In a general context of gloom and recession, the global luxury industry continues its insolent growth fueled largely by the accession of BRIC citizens (Brazil, Russia, India, China) to millionaire statuds. The members of this growing club of affluent people do not just acquire designer objects symbolic of their class as they are now more interested in unique or even transformational experiences.
According to the Boston Consulting Group, trips, vacations, expeditions, cruises, this year represent the fastest growing segment in front of handbags, watches, clothing, jewelry and other turbo charged cars.
Like the influence of haute couture on prêt-à-porter, the luxury sector is certainly at the forefront of a trend that is interesting to decipher in terms of communication and marketing .
LIVE VS. OWN.
Nowadays it seems that possessing the exterior signs of wealth is no longer sufficient. The acquisition of exclusive and high-end goods is within reach of an ever growing number of individuals. These objects are manufactured and even counterfeited in large numbers thus diminishing the perceived value. The ability to take advantage of tangible goods is limited by our physical abilities while our ability to experience emotions is infinite. That may be what drives this search for non-reproducible and exclusive in the intangible, in the intimacy of the experience. Space tourism is probably the most extreme example of this trend, but the number of applicants crowding the waiting lists is a good indicator of its relevance.
A stratospheric flight or a stay aboard a space station are bigger than life experiences that sell for themselves. For players offering more earthly packages, differentiation in a highly competitive market is a strategic issue. Relevant concepts being implemented at the speed of the Internet, everyone now offers “experiences”. As the premium for the novelty of the concept is no longer a competitive advantage, the challenge, especially for resorts, is to attract demanding customers wishing to live a unique moment.
As it is no longer sufficient to communicate on the register of hedonism or on the exotic character of the place with a glossy or virtual brochure other means must be invented.
DIFFERENTIATE TROUGH EMOTION
A spectacular view, a sophisticated cuisine, a sumptuous room, a refined spa, enchanting gardens, attentive staff, are clichés literally and figuratively, which present a level of reality, but that does not reflect the emotion, the singular identity of the place. This is perhaps the greatest challenge in terms of communication, to convey an emotion, to translate the essence of a space or a concept allowing customers to project themselves and begin to feel what they could live there. The idea is not to sell a package, but to offer a “decor” with which the client “will come into resonance” to experience the unique story that he will write there. The communication becomes the creation of storytelling anchored in reality. To materialize this scripted reality, the full range of narrative tools can be used.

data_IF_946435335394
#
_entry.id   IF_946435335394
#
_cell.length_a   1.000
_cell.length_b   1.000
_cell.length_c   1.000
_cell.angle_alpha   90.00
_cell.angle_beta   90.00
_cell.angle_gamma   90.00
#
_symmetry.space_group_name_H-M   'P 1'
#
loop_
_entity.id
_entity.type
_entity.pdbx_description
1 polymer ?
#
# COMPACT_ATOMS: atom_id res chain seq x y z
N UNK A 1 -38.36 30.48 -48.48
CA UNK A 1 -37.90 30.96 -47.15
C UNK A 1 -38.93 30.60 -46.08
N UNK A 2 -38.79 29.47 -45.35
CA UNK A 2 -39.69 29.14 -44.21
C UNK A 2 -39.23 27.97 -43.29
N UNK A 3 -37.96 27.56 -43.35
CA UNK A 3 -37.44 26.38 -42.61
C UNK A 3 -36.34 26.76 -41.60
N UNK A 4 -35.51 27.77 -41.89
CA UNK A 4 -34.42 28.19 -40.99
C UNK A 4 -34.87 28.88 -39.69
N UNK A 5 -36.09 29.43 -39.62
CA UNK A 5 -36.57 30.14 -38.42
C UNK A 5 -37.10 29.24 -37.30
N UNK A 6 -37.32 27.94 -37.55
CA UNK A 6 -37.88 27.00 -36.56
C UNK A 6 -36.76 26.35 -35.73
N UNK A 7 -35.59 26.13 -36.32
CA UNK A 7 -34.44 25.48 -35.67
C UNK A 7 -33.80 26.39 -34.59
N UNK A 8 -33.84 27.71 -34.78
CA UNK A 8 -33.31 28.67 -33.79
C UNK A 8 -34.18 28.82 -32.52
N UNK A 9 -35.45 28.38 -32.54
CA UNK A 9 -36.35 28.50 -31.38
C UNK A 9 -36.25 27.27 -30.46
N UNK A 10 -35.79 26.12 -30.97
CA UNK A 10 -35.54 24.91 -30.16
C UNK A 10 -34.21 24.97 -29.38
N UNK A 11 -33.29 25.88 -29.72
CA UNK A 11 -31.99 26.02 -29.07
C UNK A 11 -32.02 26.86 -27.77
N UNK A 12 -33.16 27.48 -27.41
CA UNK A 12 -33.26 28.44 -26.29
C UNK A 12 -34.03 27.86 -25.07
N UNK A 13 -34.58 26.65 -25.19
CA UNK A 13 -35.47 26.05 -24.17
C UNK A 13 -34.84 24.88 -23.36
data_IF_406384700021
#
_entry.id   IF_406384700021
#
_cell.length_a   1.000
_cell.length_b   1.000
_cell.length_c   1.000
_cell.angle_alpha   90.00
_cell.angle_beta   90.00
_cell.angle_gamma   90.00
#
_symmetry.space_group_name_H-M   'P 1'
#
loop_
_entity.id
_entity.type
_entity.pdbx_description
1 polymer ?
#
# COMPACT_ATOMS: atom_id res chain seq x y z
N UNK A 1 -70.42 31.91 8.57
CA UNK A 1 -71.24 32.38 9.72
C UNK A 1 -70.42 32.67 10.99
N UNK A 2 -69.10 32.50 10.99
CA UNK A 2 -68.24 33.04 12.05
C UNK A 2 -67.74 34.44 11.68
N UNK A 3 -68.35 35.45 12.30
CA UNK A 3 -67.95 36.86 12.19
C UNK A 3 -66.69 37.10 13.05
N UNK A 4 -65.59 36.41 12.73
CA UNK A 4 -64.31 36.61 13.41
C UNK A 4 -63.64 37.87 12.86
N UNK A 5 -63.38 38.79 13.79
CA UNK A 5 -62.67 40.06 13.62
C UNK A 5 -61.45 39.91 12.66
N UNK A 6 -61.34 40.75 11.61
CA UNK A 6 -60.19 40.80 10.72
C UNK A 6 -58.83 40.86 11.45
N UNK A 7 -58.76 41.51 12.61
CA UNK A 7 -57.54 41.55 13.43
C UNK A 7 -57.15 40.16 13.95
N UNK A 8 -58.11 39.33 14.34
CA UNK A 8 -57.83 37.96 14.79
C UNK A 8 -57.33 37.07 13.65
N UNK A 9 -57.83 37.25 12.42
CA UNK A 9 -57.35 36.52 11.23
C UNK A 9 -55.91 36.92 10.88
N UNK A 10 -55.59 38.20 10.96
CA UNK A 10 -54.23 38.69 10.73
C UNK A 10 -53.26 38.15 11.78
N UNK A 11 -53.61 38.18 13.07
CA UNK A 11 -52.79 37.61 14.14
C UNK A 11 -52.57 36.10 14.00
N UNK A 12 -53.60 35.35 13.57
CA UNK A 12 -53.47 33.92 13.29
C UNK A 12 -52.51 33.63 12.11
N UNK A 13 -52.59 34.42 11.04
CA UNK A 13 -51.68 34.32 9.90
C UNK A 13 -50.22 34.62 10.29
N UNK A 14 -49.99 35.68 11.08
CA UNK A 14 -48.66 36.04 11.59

A communication experience of this kind was conducted in September 2011 by Portraitgraphy with « Les Terres M’Barka » which is a resort near Marrakech. In order to translate the spirit of the place, a cinematic video portrait was produced. The portrait shows the property developer who plays his own role and expresses the vision that preceded the genesis of the project. The character evolves in its creation and invites the viewer to discover his universe through his eyes. The border between reality and fiction disappears to make room for emotion. The video is presented on a dedicated website and is accompanied by a poetic text that offers an alternative approach to the vision. Video capsules offer sensory samples of the place and making-of photos highlight the cinematic flavor of the project. The hotel and surrounding landscape are only suggested and used as the setting in which the character evolves.
This original communication approach has been very well received by customers and professionals gathered at an international conference in Marrakech in October 2011 and whose theme was appropriately “The importance of storytelling.”
Poetry and cinematics techniques are perfectly coherent for this type of project because they are original creations adding value to another creation. The “client / actor” is exposed to several works which he is invited to contribute by its presence. This approach seems to satisfy the desire of unique, intimate and therefore non-reproducible experiences on the part of ” luxury consumers”. The experience of the place can become the contribution to a creative process and not a simple act of consumption.
Taking this concept to the next level, “Les Terres M’Barka” plans to offer the cinematic portrait experience to its customers. The “client / actor” becomes the subject of his own movie in the “decor” he chose because of the emotion it inspires. The loop is closed.
Pushing this even further, we may see appearing in the near future the concept of “Designer Life”: your life “designed” as a succession of personal and exclusive experiences in a scripted reality 24/7/365.
BEYOND EMOTION, MEANING
Will emerging communication techniques used by the luxury industry spread to other sectors?
Can poetry and cinematic portraits apply to other markets?
It is surely too early to tell, but beyond the tools, the emergence of a consumer trend oriented toward being more than having is an indicator, probably revealing, of the troubled period of transition we are going through. The hierarchy of needs seems to be evolving from the material to the intangible, from the object to the experience, and beyond the experience the search for meaning.